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Waves of Change in Rapid-Growth Markets

Global expansion into new markets represents a powerful opportunity — especially as economic performance languishes in much of the developed world. As a result, insurance executives must regularly evaluate and refresh their strategies to identify which international markets are most likely to offer the best prospects.

As regional markets around the world become more connected and complex, however, understanding how best to optimize the balance between opportunities and risks in individual countries remains a significant challenge. Even in a world linked closer together by macroeconomic trends, mobile phones and the Internet, regulatory and cultural differences persist, and even nations that share a common border may diverge markedly when it comes to future risk.

To help executives better understand the rebalancing now taking place across the insurance landscape in rapid-growth markets, we will highlight growth opportunities in specific countries around the globe.

While once-flourishing BRIC economies Brazil and India are now expanding at a slower pace, the U.S. is rebounding, and the U.K. and the Eurozone are at last rising from their doldrums. At the same time, a cluster of emerging markets, such as Malaysia, Indonesia, Mexico and Turkey, are making regulatory changes that could produce significant opportunities.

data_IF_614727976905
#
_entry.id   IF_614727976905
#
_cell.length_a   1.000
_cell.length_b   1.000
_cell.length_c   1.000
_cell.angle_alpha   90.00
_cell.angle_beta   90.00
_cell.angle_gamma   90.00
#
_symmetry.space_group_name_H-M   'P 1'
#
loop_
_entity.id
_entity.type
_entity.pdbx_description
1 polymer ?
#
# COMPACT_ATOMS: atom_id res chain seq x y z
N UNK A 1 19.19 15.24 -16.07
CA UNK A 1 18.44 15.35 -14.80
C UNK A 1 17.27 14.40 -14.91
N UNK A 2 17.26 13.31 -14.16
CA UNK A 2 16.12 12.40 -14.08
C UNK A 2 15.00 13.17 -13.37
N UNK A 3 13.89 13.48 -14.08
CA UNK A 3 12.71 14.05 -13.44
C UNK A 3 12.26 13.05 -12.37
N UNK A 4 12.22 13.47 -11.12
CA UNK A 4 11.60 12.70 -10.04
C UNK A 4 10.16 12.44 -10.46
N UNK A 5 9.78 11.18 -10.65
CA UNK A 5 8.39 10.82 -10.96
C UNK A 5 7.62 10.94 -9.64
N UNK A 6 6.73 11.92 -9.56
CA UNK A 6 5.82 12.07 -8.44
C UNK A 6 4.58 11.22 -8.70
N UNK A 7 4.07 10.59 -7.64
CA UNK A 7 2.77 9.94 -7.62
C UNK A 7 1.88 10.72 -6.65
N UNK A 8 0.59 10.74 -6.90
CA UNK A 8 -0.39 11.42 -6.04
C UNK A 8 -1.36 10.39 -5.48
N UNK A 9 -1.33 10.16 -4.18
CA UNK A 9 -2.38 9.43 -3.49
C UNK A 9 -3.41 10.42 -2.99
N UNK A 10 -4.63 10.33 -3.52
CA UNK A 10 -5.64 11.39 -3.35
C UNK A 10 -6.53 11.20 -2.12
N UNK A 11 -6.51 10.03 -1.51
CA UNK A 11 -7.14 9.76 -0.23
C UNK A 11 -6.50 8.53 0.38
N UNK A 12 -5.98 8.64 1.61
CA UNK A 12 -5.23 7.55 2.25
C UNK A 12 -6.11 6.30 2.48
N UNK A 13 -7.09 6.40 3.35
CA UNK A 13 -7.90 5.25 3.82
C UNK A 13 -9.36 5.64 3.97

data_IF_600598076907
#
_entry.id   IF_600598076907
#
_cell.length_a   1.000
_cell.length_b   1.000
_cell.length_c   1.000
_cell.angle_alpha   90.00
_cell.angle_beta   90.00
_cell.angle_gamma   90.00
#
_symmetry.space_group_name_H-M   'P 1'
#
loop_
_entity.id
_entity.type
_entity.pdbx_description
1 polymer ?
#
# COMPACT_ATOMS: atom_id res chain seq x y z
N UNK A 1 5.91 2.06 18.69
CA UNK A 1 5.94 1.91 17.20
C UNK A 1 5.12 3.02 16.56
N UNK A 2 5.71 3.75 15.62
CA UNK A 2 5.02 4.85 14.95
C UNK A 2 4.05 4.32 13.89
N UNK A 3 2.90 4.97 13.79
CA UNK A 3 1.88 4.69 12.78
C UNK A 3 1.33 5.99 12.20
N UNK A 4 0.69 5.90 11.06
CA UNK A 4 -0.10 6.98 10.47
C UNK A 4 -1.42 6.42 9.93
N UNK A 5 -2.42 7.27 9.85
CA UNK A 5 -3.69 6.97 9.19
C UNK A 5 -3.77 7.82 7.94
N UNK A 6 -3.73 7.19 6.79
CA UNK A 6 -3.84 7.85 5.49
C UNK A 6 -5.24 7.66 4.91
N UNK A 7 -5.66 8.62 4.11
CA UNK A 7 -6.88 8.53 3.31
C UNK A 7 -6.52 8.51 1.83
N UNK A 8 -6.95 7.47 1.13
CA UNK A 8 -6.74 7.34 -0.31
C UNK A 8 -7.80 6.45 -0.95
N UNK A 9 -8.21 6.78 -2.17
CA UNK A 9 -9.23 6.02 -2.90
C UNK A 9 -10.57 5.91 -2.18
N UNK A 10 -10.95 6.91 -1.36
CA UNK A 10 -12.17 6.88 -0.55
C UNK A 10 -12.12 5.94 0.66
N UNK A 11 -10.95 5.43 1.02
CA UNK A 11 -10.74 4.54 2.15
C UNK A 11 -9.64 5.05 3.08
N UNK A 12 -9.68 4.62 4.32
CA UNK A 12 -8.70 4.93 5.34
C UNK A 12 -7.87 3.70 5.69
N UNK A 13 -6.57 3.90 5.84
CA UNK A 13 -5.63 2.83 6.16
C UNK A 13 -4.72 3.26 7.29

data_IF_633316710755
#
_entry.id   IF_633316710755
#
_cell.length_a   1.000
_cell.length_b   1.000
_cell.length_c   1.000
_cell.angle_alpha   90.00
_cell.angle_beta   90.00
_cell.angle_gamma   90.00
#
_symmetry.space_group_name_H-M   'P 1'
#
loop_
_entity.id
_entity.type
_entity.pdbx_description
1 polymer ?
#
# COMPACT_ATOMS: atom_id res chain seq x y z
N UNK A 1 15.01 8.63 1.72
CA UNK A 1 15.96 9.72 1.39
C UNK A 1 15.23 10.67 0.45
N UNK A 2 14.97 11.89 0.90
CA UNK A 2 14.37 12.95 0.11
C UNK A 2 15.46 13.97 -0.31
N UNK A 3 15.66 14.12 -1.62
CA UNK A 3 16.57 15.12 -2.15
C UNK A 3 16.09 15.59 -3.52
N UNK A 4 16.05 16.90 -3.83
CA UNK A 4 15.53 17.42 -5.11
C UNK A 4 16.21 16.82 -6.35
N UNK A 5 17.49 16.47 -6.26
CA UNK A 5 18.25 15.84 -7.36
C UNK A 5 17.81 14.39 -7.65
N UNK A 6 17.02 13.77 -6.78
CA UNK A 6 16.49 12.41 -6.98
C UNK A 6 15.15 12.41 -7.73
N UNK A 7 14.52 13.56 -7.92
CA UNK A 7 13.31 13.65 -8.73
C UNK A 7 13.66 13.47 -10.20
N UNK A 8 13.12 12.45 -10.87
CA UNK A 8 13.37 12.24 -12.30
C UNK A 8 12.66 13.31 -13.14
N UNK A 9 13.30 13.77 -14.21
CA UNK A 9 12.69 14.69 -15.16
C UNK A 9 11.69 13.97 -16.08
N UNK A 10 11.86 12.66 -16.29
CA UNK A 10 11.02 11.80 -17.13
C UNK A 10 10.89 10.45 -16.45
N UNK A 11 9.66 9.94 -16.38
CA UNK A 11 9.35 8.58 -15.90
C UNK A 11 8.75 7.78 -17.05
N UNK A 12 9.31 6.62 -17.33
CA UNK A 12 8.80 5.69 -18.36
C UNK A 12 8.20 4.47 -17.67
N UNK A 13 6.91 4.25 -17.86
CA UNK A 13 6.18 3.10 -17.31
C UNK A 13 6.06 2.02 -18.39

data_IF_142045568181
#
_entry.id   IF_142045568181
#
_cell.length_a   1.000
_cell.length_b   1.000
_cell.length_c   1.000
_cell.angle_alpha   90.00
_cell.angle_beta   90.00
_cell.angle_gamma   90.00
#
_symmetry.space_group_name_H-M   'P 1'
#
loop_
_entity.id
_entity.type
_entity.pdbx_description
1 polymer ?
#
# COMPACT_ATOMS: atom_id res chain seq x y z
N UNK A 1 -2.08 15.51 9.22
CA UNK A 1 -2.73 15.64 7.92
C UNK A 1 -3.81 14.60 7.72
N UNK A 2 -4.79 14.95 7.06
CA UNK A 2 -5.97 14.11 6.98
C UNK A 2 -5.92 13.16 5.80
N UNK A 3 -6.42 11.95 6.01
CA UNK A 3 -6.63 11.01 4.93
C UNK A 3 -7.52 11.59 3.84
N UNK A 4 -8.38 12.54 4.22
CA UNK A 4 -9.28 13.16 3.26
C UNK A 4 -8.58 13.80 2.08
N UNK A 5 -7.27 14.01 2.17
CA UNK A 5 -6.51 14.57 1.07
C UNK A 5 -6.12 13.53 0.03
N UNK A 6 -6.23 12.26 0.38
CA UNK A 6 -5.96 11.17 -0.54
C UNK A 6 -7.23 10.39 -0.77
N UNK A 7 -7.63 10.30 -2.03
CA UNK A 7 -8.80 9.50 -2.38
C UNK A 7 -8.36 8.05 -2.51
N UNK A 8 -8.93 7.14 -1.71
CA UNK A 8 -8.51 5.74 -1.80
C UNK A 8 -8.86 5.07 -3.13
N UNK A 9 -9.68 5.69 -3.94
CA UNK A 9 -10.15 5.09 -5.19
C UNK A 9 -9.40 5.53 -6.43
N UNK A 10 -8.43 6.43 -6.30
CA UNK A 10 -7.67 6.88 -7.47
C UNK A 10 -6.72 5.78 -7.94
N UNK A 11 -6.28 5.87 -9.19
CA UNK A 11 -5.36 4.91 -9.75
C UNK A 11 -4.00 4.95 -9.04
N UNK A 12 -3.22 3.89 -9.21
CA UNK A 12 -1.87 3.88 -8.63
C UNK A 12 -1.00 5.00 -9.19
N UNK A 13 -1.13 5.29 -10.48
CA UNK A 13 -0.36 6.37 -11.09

These shifts are causing insurance executives to reassess their strategies to determine which rapid-growth markets (RGMs) represent the most attractive investment options. To help navigate this rapidly evolving landscape, EY has created a matrix that analyzes the risks and opportunities for insurance firms across 21 RGMs. Our study identifies the following RGMs as particularly attractive for insurance investment:

Turkey offers a greater level of opportunity than any other RGM in the study but also poses substantial risks. An economic downturn cannot be ruled out. While political turmoil has cooled in recent months, tensions could return. In addition, markets for some lines of coverage are relatively mature.

Indonesia also offers an extremely strong economic growth picture — second only to China and Vietnam in our forecasts. However, it is challenging to obtain licenses, so acquisition is the main entry route.